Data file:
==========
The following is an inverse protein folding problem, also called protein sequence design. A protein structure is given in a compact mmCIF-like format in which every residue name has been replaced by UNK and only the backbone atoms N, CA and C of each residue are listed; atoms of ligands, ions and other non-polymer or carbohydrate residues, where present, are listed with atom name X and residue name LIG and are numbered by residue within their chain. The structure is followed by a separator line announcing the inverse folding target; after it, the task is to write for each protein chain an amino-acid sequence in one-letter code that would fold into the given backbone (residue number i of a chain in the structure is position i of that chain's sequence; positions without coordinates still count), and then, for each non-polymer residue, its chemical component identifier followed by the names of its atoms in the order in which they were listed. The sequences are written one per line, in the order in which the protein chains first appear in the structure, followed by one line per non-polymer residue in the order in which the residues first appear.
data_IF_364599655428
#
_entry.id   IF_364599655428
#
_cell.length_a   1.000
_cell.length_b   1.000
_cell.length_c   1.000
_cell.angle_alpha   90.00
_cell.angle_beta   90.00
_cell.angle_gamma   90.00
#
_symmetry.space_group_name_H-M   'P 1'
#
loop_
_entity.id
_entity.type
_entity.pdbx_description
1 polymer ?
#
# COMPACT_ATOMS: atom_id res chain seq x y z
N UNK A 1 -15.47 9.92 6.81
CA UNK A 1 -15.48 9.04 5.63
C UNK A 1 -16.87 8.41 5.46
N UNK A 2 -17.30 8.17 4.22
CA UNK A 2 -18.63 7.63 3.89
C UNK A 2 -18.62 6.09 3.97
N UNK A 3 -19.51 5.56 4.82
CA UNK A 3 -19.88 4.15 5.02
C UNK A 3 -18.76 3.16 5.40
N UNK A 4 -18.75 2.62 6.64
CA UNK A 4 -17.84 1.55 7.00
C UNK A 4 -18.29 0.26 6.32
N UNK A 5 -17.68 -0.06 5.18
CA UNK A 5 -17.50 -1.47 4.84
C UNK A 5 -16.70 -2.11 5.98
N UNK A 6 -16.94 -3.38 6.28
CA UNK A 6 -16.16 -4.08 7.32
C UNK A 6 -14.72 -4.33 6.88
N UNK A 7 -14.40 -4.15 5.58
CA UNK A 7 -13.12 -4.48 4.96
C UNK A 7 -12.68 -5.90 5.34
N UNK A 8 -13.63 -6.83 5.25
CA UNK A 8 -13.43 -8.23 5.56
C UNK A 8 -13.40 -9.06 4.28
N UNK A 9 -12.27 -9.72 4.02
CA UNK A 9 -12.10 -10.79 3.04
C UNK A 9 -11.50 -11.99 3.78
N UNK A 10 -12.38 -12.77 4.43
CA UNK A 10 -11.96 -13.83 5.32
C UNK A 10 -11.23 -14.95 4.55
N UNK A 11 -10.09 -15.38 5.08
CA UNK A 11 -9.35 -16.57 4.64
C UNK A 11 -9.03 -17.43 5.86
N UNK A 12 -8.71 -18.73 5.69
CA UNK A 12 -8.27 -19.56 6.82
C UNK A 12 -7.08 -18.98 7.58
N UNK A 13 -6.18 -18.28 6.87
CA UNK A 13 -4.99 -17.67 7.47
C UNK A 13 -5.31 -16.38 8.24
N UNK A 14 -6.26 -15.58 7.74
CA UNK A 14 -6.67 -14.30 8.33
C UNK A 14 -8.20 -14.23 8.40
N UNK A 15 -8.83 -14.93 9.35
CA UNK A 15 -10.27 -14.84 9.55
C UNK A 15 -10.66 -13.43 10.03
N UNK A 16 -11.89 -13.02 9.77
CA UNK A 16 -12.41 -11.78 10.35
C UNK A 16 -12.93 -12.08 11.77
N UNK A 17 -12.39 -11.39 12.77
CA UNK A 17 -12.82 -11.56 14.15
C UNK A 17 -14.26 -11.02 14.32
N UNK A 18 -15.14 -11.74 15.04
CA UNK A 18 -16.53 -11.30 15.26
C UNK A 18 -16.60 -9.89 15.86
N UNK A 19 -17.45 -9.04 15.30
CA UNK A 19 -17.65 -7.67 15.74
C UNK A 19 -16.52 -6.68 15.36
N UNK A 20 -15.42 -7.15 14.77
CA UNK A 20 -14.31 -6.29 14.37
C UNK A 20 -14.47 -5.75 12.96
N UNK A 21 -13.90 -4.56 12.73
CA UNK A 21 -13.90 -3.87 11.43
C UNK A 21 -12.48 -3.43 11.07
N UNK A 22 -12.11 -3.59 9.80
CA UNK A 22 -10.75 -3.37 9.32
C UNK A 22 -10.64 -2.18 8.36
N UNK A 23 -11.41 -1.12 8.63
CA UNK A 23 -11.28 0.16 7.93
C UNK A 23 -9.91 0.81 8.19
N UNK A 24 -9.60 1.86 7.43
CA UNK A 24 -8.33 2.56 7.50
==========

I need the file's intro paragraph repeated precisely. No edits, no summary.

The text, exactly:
The following is an inverse protein folding problem, also called protein sequence design. A protein structure is given in a compact mmCIF-like format in which every residue name has been replaced by UNK and only the backbone atoms N, CA and C of each residue are listed; atoms of ligands, ions and other non-polymer or carbohydrate residues, where present, are listed with atom name X and residue name LIG and are numbered by residue within their chain. The structure is followed by a separator line announcing the inverse folding target; after it, the task is to write for each protein chain an amino-acid sequence in one-letter code that would fold into the given backbone (residue number i of a chain in the structure is position i of that chain's sequence; positions without coordinates still count), and then, for each non-polymer residue, its chemical component identifier followed by the names of its atoms in the order in which they were listed. The sequences are written one per line, in the order in which the protein chains first appear in the structure, followed by one line per non-polymer residue in the order in which the residues first appear.